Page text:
The Age of Cryptocurrency

How Bitcoin and digital money are challenging the global economic order

Book by Paul Vigna and Michael J. Casey

Article and Review by GlobalMacroForex

Written by two Wall St Journal reporters, this book has a surprising edge to the mainstream financial system.  There are so many issues to touch on relating to Bitcoin, but in this article, I will focus on:

·      What is the point of Bitcoin?

·      Bitcoin’s origins

·      How Bitcoin works

·      Privacy issues

·      Initial problems

·      Bitcoin’s Future

Let’s dig right in…

Bitcoin’s origins

Bitcoin’s creator is a mystery.  While he/she goes by the alias Satoshi Nakamoto, nobody knows if it’s even a real person or an entire organization.  While some people find this to be a reason not to trust Bitcoin’s payment system, but it could legitimately be for safety reasons as Bitcoin creates many enemies. 

Nakamoto was a member of the group Cypherpunks, a radical anarchy leaning political group that stood for using cryptography and privacy-enhancing technologies to enhance personal and economic freedom.

The Cypherpunks initially even had Julian Assange as a member.  Going around the Cypherpunks’ email blast, were programmers interested in making a decentralized currency free from government control.  Building upon the ideas of Wei Dai’s b-money and Nick Szabo’s bit-gold, Satoshi Nakamoto wrote a white paper on Bitcoin that solved some of the problems of his/her predecessor’s currency systems.

How Bitcoin Works

Bitcoin runs on a decentralized system, meaning no central clearinghouse controls it.  It essentially brings money back to its original origins of a ledger of who owes who what.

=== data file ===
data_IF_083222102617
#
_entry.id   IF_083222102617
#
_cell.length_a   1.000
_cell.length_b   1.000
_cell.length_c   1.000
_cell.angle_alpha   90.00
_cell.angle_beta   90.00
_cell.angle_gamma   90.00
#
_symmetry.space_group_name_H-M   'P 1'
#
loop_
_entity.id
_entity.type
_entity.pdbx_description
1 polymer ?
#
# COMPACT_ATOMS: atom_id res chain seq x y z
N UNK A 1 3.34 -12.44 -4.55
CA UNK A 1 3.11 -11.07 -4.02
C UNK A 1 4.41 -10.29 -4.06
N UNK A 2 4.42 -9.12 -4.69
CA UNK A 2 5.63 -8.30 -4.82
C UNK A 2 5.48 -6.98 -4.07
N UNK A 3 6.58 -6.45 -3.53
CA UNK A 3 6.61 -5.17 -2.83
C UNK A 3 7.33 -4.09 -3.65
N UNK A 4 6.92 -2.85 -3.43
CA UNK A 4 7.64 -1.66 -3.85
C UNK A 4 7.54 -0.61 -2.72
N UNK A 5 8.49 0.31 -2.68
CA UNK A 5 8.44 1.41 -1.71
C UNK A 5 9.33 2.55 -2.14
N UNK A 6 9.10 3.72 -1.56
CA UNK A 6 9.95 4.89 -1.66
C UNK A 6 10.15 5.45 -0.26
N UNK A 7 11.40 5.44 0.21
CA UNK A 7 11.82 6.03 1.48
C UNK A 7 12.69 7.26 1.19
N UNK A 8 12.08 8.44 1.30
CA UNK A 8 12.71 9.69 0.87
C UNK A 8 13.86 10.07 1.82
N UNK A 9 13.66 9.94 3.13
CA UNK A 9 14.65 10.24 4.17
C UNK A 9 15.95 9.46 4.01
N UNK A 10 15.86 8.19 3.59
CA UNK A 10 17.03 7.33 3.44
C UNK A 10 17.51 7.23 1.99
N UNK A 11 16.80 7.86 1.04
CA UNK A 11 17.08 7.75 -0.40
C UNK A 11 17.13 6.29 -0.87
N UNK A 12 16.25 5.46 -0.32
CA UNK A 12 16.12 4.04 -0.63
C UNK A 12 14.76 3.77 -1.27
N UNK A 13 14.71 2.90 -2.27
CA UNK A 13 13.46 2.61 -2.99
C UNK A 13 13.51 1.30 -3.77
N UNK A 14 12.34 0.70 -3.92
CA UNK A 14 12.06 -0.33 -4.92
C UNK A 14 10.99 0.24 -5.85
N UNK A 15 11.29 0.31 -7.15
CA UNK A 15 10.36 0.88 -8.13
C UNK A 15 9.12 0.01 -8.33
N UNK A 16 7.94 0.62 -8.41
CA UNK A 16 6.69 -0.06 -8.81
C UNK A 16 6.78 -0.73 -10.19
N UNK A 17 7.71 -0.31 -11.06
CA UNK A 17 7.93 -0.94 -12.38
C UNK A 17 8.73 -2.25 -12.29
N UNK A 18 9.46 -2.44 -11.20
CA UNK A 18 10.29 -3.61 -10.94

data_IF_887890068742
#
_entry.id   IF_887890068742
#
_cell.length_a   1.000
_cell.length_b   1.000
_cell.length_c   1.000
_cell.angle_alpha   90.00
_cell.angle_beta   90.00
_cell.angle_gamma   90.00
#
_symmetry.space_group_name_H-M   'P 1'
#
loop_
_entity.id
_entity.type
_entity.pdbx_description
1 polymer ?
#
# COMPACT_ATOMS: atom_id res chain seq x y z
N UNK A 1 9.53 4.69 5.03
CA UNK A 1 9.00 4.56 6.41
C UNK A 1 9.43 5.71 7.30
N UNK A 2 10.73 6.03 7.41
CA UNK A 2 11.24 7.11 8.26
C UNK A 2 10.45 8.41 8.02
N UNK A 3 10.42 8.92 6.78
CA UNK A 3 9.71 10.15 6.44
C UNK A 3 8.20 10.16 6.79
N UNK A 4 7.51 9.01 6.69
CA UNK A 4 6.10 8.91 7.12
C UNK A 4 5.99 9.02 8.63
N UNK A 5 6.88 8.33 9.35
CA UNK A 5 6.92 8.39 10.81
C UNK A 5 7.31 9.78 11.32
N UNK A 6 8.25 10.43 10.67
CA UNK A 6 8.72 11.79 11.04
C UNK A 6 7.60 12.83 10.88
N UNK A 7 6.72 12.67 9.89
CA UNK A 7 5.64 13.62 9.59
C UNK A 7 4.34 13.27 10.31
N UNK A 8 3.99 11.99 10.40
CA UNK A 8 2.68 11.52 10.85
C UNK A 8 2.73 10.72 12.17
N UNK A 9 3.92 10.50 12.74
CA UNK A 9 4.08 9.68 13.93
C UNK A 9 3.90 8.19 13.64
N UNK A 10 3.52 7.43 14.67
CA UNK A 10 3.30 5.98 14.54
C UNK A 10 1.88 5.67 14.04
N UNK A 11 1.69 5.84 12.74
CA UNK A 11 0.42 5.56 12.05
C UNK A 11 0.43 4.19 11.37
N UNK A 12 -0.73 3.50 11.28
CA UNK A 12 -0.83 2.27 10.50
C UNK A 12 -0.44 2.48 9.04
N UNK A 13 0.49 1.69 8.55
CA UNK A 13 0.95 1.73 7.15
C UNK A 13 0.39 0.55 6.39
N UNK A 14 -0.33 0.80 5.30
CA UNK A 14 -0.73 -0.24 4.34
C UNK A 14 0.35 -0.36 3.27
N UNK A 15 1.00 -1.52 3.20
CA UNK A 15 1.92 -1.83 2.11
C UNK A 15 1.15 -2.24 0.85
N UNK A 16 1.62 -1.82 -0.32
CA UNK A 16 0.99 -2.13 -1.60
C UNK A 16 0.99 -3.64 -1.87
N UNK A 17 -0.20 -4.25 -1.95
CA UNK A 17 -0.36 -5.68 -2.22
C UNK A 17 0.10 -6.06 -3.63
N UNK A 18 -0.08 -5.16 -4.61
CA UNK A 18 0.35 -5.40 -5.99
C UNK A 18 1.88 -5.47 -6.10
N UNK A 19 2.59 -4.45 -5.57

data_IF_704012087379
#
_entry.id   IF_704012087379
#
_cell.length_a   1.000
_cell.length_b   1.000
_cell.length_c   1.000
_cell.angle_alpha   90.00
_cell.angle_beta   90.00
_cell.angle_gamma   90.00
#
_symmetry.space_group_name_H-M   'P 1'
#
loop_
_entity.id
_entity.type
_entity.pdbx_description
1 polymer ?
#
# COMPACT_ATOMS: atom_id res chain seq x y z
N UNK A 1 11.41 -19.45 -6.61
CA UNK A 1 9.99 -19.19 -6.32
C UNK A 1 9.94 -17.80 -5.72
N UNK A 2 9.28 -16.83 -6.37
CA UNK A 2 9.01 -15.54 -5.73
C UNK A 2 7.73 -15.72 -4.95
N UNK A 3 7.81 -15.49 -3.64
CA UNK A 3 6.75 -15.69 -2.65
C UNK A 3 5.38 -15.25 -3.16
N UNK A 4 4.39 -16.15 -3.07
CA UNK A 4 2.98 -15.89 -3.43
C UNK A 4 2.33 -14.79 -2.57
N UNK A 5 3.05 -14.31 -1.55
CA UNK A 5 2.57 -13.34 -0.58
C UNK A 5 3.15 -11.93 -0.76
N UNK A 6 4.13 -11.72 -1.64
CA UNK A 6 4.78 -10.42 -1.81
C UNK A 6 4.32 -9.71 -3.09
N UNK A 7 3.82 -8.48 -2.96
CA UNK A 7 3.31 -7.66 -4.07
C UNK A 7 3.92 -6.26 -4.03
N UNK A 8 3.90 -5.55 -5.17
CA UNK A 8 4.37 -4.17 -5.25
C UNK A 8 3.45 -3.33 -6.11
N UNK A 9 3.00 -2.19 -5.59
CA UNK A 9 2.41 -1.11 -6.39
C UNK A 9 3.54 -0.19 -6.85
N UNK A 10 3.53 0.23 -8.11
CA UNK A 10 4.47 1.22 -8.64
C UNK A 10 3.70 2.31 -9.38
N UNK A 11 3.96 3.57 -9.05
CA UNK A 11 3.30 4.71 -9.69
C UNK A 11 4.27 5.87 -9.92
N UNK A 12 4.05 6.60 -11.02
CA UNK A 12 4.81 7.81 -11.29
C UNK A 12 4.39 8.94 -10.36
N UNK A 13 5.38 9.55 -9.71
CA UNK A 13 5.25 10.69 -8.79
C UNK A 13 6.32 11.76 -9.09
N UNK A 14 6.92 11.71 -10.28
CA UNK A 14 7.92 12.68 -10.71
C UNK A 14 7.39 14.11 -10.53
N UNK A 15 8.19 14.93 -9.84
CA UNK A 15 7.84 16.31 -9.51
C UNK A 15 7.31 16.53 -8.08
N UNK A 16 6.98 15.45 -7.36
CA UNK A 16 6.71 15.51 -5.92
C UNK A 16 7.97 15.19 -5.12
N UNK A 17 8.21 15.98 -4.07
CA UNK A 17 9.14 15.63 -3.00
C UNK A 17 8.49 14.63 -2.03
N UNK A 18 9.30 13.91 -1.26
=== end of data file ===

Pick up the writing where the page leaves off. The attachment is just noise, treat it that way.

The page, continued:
Bitcoin literally has a ledger which is a public tally of who has how many coins.  The ledger is updated through a technology called ‘blockchain’ which is a decentralized system for updating information in blocks. 

Bitcoin’s blockchain specifically works by requiring miners to solve a math puzzle in return for getting bitcoins.  By having these computers solve math problems, they also update the ledger with the accounts of who owes who how many bitcoins.

Bitcoin users have a public and private key to their wallet, which is a digital storage space for Bitcoins.  The public key is what goes on the ledger and lets everyone know that the coins are owned by you and where to send them, like an email address.  The private key is like your personal password to get into your public key’s coins. 

Bitcoin’s ledger is validated by a consensus vote among the miners (the ones who update the system and solve math problems to keep them busy in return for Bitcoins). 

Theoretically, if a single person took control of 51% of the miners, he could update the ledger to say whatever he wanted.  The control against this is that it would reduce his own Bitcoin value if he ruins the system and secondly it’s very difficult to get that kind of computing power.

Initial problems

Bitcoin had many problems along the way in its development.  First, many people didn’t understand the point.  But that value proposition was solidified in April of 2013 when Cyprus had a banking and political crisis.  Bank accounts were frozen and it immediately let people realize the power governments had over their wealth to seize it.

However, that initial euphoria was crushed in later in 2013 when the FBI shut down the website Silk Road and seized 26,000 bitcoins then worth $3.6 million.  Silk Road was an anonymous drug trafficking website designed to be like the eBay of narcotics functioning off Bitcoin’s payment system.  Once the FBI shut it down, it shot a blow to Bitcoin’s price as Silk Road was initially driving the price up.

Then on October 26, 2013, the FBI announced it had seized an additional 144,000 bitcoins, worth $28 million.  It seemed like the problems kept unfolding when in February 2014, the largest Bitcoin exchange service, Mt. Gox in Japan, was having hacker related security issues and shut down. 

Both Silk Road and Mt. Gox closing down had crushing effects on Bitcoin’s price but it has rebounded since.

The Future of Bitcoin

Now Bitcoin’s price has rocketed up above 4.5 thousand per coin.  Its gaining mainstream media attention and more online retailers are accepting the currency.  Will regulators in western countries allow it to continue its rise and displace fiat money?  Nobody knows for sure.  But I hope so.  For the sake of world peace and global prosperity, free from oppression and tyranny, I think we all should follow the path laid out by Satoshi Nakamoto, even if he is only an idea.